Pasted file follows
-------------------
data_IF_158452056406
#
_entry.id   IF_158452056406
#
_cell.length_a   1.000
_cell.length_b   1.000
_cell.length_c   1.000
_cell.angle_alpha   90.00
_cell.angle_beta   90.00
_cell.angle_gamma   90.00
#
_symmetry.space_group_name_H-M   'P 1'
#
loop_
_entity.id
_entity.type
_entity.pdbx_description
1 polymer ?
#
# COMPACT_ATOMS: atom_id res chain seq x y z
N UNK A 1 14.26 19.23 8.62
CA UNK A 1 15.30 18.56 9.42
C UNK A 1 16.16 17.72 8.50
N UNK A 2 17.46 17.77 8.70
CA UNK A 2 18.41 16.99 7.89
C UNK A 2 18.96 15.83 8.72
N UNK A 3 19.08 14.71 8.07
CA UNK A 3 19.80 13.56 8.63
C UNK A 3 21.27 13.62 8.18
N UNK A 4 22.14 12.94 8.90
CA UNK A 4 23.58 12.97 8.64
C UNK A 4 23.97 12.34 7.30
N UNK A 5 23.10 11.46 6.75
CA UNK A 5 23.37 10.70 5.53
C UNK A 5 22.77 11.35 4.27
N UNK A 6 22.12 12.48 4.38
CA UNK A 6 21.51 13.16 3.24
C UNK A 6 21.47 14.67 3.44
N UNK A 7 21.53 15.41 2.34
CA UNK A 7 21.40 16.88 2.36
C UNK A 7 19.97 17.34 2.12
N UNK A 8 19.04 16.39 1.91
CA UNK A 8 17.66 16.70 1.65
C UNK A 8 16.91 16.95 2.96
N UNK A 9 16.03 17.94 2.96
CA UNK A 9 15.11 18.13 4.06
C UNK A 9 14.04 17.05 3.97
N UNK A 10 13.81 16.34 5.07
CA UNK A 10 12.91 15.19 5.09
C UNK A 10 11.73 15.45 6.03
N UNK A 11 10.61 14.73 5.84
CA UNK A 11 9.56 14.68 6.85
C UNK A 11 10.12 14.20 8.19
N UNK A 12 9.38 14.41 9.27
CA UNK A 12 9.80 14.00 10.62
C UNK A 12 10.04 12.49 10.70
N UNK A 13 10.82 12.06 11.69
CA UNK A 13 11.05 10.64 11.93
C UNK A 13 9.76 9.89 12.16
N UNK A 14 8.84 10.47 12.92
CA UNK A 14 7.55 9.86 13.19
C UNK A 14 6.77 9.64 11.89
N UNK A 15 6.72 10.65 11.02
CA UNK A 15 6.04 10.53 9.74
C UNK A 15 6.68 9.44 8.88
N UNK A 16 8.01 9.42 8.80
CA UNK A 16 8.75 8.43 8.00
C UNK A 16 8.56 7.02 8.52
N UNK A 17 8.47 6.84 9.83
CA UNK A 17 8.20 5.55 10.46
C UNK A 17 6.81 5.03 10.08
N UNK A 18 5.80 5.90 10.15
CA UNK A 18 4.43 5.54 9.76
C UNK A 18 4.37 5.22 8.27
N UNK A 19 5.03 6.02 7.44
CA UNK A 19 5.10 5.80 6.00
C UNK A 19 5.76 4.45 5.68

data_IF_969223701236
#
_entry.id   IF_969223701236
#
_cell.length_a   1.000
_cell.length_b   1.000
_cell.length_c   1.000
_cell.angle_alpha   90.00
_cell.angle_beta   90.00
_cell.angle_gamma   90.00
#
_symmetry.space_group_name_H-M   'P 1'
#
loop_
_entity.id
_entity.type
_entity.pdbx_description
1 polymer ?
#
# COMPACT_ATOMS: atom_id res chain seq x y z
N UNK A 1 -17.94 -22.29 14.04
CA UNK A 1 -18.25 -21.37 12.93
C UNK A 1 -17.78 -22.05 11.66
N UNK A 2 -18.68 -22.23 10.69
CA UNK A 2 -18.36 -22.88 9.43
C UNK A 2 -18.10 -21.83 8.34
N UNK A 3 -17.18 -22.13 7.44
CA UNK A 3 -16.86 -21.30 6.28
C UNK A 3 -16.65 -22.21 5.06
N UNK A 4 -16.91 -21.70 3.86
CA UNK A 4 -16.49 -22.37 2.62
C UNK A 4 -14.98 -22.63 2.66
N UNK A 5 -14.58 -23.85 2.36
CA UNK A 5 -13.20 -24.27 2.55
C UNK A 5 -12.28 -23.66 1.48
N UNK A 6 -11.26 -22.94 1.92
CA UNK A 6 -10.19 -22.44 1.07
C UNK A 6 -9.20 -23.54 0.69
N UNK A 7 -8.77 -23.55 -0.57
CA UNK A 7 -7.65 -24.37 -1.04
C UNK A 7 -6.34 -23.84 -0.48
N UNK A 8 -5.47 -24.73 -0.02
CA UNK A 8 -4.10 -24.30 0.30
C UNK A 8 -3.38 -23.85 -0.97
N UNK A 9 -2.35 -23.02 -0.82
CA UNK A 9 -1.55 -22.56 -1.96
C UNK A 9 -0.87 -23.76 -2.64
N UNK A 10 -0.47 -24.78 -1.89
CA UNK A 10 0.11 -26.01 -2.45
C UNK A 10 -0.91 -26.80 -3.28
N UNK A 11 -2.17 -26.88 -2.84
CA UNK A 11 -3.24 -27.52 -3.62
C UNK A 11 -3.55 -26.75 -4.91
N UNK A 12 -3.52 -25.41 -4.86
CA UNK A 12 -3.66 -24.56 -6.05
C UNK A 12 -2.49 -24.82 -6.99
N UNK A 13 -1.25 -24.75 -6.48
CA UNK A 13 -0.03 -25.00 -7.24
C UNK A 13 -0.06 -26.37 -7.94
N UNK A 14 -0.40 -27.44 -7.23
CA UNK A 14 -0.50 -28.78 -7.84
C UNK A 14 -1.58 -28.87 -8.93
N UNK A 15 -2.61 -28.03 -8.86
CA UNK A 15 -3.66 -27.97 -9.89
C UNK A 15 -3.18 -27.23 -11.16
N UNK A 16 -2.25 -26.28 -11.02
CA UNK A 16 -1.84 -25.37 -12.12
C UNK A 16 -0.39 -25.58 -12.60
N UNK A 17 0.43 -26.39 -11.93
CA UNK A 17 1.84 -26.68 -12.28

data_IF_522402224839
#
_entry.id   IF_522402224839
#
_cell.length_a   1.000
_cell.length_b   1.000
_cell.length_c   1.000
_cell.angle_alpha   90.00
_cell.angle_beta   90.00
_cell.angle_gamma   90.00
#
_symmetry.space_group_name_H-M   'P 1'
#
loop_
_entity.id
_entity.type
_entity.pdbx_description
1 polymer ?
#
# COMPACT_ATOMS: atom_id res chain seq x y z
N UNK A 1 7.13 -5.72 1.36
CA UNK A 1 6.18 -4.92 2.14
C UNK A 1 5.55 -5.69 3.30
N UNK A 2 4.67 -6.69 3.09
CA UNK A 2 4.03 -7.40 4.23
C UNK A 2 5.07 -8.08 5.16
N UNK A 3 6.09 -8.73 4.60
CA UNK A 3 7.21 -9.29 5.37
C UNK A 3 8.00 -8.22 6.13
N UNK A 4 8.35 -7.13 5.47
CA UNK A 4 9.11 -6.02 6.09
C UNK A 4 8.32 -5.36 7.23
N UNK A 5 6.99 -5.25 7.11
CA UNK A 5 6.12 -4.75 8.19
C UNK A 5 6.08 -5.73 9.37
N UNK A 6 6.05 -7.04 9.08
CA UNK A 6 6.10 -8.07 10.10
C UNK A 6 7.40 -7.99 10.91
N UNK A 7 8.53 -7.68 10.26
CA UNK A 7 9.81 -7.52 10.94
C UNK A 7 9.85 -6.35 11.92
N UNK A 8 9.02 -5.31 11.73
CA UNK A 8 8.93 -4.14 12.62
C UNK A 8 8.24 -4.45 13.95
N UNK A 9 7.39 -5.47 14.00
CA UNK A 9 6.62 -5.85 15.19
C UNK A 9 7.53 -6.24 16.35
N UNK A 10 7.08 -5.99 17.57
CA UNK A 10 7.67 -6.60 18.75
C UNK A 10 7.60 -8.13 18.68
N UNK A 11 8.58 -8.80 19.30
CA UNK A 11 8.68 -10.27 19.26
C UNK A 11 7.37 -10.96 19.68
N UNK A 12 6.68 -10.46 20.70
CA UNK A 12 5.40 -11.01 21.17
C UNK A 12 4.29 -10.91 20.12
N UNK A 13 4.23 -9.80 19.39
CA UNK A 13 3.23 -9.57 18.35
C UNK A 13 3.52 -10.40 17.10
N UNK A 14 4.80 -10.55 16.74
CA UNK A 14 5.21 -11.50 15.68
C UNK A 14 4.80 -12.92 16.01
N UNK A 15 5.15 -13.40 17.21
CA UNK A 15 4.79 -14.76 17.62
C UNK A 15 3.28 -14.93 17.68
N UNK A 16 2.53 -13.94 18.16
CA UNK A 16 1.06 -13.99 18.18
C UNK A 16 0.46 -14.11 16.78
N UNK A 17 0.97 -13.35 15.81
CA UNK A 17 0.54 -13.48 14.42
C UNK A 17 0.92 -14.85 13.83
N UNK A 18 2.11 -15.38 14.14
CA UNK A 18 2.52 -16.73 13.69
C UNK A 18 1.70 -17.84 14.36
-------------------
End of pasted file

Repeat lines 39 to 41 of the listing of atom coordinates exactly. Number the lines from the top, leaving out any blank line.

N UNK A 7 21.53 15.41 2.34
CA UNK A 7 21.40 16.88 2.36
C UNK A 7 19.97 17.34 2.12